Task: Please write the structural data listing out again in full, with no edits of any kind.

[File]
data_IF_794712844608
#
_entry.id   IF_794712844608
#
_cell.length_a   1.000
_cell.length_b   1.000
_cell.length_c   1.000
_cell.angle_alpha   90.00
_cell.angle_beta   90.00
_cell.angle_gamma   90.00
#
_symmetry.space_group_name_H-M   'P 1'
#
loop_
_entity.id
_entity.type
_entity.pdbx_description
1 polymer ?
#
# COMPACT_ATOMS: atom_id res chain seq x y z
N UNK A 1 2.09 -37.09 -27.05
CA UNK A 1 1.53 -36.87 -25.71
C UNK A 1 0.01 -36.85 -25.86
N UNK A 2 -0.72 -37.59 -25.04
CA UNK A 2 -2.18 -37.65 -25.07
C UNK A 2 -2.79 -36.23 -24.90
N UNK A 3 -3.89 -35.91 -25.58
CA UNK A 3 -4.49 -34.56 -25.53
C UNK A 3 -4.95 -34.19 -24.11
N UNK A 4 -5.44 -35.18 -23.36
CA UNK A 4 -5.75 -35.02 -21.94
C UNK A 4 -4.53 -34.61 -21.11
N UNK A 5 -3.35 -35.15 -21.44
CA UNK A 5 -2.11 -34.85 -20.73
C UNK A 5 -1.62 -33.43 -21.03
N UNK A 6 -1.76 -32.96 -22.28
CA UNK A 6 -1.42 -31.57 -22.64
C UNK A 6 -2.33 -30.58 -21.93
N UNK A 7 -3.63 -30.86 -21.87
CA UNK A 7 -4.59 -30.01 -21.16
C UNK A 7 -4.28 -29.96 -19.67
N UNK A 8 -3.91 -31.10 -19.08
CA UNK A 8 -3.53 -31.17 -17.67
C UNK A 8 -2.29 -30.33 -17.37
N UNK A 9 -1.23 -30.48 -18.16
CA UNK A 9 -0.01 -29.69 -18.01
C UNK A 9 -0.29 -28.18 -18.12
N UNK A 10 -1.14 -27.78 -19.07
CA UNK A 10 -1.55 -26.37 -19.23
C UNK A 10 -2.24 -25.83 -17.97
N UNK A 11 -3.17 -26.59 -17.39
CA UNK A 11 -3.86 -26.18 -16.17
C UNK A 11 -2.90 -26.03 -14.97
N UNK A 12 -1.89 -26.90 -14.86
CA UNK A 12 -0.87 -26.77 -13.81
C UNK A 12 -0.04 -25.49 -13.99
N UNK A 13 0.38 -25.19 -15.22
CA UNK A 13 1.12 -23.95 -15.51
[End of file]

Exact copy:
data_IF_794712844608
#
_entry.id   IF_794712844608
#
_cell.length_a   1.000
_cell.length_b   1.000
_cell.length_c   1.000
_cell.angle_alpha   90.00
_cell.angle_beta   90.00
_cell.angle_gamma   90.00
#
_symmetry.space_group_name_H-M   'P 1'
#
loop_
_entity.id
_entity.type
_entity.pdbx_description
1 polymer ?
#
# COMPACT_ATOMS: atom_id res chain seq x y z
N UNK A 1 2.09 -37.09 -27.05
CA UNK A 1 1.53 -36.87 -25.71
C UNK A 1 0.01 -36.85 -25.86
N UNK A 2 -0.72 -37.59 -25.04
CA UNK A 2 -2.18 -37.65 -25.07
C UNK A 2 -2.79 -36.23 -24.90
N UNK A 3 -3.89 -35.91 -25.58
CA UNK A 3 -4.49 -34.56 -25.53
C UNK A 3 -4.95 -34.19 -24.11
N UNK A 4 -5.44 -35.18 -23.36
CA UNK A 4 -5.75 -35.02 -21.94
C UNK A 4 -4.53 -34.61 -21.11
N UNK A 5 -3.35 -35.15 -21.44
CA UNK A 5 -2.11 -34.85 -20.73
C UNK A 5 -1.62 -33.43 -21.03
N UNK A 6 -1.76 -32.96 -22.28
CA UNK A 6 -1.42 -31.57 -22.64
C UNK A 6 -2.33 -30.58 -21.93
N UNK A 7 -3.63 -30.86 -21.87
CA UNK A 7 -4.59 -30.01 -21.16
C UNK A 7 -4.28 -29.96 -19.67
N UNK A 8 -3.91 -31.10 -19.08
CA UNK A 8 -3.53 -31.17 -17.67
C UNK A 8 -2.29 -30.33 -17.37
N UNK A 9 -1.23 -30.48 -18.16
CA UNK A 9 -0.01 -29.69 -18.01
C UNK A 9 -0.29 -28.18 -18.12
N UNK A 10 -1.14 -27.78 -19.07
CA UNK A 10 -1.55 -26.37 -19.23
C UNK A 10 -2.24 -25.83 -17.97
N UNK A 11 -3.17 -26.59 -17.39
CA UNK A 11 -3.86 -26.18 -16.17
C UNK A 11 -2.90 -26.03 -14.97
N UNK A 12 -1.89 -26.90 -14.86
CA UNK A 12 -0.87 -26.77 -13.81
C UNK A 12 -0.04 -25.49 -13.99
N UNK A 13 0.38 -25.19 -15.22
CA UNK A 13 1.12 -23.95 -15.51